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Indie rock reigned as an underground platform for over a decade and in 2005 it’s  floodgate’s were opened to the mainstream and any band from anywhere could suddenly bid for fans attention.

The ideology behind these artists was decidedly indie, which is to say their music would be alternative, anti-corporate and creative freedom.

The methods that indie rock bands used to break into the mainstream culture was traditional old school rock.

I’m sure that this is just the beginning and indie rock would be a force to reckon with and we will be hearing more from breakout indie bands.

 

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When it comes right down to it, the calculus of rock stardom is now and has only ever been very simple: There are bands and there are fans and when the right song from the right band connects with the right fans, it generates money and fame and girls waiting outside the bus, and boys asking how you got that killer sound on whatever song, and free beer, and free Levis, and the cover of magazines, and playing SNL and buying something stupid/awesome like a muscle car or an exotic pet, just because you can. The whole Behind the Music, we’re-famous-now montage come to life.

Back in the dark ages of a decade and a half ago, the path to this kind of success was the same as it had been since the dawn of commercial rock ‘n’ roll: Get yourself signed to a big label, the kind with the influence, connections, and brute financial muscle to support you and—since you want to be a rock star—your probably self-indulgent, expensive habits. An esteemed member of the Big Four that can hire the producer who magically knows your ideal sound better than you do, convince KROQ-FM to play your single during drive time, strong arm MTV into putting your video in rotation (since they really need exclusive premiere rights to the new video from the label’s bigger band you’re being marketed as heir to the throne of). The kind of corporate power that will hire you the most connected booker and publicist so you get to play the right shows in the right venues and get written about by the right journalists in the right publications all so you can be discovered, organically, by the right fans. Connect the artist with the fans—that’s always been the point.

Perhaps you are thinking that this is the part of this essay where the writer tells you how the internet changed everything. You’re so smart. It did! But the thing is, it also didn’t. The name of the game remained the same: song + fan of song = success! But the means of delivery, everything about how A + B would come to equal C changed, and the year this really became apparent was exactly 10 years ago, in 2005.



Allow me to take you back. George Bush has just been elected to a second term, and based in large part on his and his party’s banging the drum about the war on terror, the Republicans increased their majorities in both houses of Congress. It was a red, red world out there in America, which meant music should be getting real, real good. And it did. Four years earlier a so-called rock revolution, launched in New York City by bands like The Strokes and the Yeah Yeah Yeahs, resulted in the greatest global resurgence of garage rock sensibility since the punk era, with bands like The White Stripes, The Killers, The Hives, and The Vines achieving substantial commercial success in multiple countries.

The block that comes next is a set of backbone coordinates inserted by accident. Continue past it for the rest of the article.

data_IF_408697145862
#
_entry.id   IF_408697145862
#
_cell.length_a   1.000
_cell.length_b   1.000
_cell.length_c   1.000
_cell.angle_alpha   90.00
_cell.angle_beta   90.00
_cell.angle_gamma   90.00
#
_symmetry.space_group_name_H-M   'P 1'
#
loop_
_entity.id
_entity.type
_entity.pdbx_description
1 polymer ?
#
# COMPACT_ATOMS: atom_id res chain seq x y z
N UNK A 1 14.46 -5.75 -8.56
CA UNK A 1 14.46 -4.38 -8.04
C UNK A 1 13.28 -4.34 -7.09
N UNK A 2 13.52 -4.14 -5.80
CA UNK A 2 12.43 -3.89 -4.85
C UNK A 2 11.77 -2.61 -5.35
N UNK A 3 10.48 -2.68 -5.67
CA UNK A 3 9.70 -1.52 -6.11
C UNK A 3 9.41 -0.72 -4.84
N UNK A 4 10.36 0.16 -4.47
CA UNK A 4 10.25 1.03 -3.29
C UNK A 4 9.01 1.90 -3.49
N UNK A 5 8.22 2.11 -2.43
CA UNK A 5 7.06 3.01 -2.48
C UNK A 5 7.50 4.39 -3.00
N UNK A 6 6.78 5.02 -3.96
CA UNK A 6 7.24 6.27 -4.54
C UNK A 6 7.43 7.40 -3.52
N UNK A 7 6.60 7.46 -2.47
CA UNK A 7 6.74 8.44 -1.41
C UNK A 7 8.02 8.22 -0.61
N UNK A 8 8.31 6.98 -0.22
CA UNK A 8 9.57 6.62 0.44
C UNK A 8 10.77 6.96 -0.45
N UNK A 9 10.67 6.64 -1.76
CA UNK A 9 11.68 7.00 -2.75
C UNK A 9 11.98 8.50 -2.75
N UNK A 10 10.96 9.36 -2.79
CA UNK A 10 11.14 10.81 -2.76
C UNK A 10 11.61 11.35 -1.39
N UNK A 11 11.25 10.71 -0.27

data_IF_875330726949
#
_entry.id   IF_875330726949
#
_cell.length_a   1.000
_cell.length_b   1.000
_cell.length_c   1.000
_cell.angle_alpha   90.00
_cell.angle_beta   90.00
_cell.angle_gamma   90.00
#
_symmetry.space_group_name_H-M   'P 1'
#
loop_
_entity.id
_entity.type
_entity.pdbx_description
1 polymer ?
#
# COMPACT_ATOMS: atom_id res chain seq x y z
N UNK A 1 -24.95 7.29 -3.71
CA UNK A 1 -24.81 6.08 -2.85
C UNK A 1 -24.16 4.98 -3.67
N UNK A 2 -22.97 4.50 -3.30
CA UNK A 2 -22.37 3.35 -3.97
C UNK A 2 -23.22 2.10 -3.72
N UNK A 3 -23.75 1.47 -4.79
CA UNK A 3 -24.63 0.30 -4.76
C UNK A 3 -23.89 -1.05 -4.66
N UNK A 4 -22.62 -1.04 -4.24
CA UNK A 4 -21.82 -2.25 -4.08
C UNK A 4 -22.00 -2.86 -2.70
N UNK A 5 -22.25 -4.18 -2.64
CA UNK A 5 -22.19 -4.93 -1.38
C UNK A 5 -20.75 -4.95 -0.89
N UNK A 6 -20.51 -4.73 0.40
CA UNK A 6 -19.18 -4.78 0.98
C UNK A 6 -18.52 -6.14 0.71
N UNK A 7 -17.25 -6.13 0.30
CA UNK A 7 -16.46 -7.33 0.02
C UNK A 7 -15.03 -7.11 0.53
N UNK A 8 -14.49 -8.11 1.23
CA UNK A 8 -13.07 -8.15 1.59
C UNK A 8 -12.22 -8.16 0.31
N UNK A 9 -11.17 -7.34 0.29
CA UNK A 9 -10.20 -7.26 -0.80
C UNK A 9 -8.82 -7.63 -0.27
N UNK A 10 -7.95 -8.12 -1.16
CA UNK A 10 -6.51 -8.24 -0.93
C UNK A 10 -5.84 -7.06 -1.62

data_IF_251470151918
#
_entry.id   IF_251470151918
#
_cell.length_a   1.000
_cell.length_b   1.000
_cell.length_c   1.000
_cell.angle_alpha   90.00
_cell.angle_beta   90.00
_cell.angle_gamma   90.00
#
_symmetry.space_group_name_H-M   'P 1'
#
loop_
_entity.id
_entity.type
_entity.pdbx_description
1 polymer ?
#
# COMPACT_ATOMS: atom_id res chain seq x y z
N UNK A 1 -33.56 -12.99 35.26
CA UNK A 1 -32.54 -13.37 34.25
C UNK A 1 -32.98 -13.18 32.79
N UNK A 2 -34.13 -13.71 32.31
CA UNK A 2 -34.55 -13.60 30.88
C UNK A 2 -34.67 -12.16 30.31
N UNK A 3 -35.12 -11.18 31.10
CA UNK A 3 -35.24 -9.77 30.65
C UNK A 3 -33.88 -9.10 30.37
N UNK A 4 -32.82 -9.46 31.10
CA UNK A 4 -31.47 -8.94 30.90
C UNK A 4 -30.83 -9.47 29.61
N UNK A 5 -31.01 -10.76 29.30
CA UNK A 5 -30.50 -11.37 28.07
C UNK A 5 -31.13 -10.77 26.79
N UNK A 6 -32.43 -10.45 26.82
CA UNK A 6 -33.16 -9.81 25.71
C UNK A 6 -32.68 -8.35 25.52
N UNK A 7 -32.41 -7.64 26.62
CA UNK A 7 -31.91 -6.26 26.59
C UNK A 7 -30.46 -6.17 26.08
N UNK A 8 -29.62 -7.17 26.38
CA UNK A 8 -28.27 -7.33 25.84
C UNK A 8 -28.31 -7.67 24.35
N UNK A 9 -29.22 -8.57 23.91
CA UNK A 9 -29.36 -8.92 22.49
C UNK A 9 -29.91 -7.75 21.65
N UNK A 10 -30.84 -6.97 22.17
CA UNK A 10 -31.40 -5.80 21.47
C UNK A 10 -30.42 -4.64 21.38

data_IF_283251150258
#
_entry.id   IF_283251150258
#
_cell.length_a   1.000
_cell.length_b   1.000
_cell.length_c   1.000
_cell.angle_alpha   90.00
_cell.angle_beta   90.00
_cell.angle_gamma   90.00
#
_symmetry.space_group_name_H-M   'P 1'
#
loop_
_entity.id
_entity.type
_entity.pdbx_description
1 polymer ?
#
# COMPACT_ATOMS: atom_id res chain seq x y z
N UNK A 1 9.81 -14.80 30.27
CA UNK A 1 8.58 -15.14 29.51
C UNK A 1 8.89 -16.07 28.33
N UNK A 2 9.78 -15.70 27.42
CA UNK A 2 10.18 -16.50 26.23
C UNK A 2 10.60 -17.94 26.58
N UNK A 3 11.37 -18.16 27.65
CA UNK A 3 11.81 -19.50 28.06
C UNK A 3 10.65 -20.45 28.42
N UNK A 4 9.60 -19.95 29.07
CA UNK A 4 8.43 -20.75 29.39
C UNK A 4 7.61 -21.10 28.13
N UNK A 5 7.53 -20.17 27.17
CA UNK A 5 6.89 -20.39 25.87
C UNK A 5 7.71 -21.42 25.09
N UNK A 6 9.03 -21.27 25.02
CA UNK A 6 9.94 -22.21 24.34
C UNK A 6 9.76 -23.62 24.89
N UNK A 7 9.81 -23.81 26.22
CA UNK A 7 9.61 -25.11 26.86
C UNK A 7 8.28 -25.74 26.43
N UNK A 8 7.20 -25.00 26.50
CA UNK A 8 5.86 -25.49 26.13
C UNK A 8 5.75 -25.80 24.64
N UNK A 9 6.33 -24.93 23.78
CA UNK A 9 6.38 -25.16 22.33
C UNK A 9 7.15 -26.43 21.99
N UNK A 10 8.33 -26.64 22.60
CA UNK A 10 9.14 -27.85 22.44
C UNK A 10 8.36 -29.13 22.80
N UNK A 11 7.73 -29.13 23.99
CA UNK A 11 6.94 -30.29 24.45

There were plenty of signs of what was coming before 2005. In 2004 Interpol’s second record leaked three months before its formal release, threatening to undercut the band’s hard-earned momentum. Meanwhile, a brazen slice of unapologetically loud, dirty guitar rock called “Are You Gonna Be My Girl,” by a little known Australian band called Jet was used in of the first iPod commercial and they subsequently went on to sell over three million copies of their record worldwide. But by 2005, it was clear: Indie had gone mainstream. It was as if The Strokes and The White Stripes paved the way aesthetically for an indie sensibility to dominate, and now their immediate predecessors were taking full advantage, aiming higher than the initial wave of bands had, armed with the knowledge that what they have to offer creatively (indie cool) was suddenly big business. For a blissful moment or two, it really felt like creatives were the new corporate power.

By 2005 you could walk into a Target in middle America and buy a pleather motorcycle jacket. It wasn’t long before record sleeves in specially measured, mass marketed frames were as likely to decorate apartment walls, as they were to lie in an artful heap next to a vintage turntable. Lagerfeld and Stella McCartney started including skinny jeans in their collections, and by 2006 the trend had infiltrated malls via Banana Republic and Bebe. Adam Brody, who played the cute nerd Seth Cohen on this era’s defining teen soap, The OC, started getting laid. As the neurotic Jewish kid in Converse who quoted from Chuck Klosterman essays, the idea of this guy as a pin-up would have seemed ridiculous even five years prior. But in this new age of Weezer glasses as sexy and Wes Anderson movies as live action moodboards for the season, an entire way of living that used to be genuinely countercultural—as in you’d get beat up for participating in it—became marketable on a mass level. Being weird became normal.

Given all of this, you’d think you’d look back at the charts from ’05 and see nothing but cool rock bands from Seth Cohen’s iPod enjoying their reign. Not so. While it was the year indie broke, it was also the beginning of the split we’ve seen widen between the Beyoncés and Rihannas of the world and everyone else.


StreeXB would like to thank Noisey Vice for the article. Click here to read the rest of the Indie rock music stories

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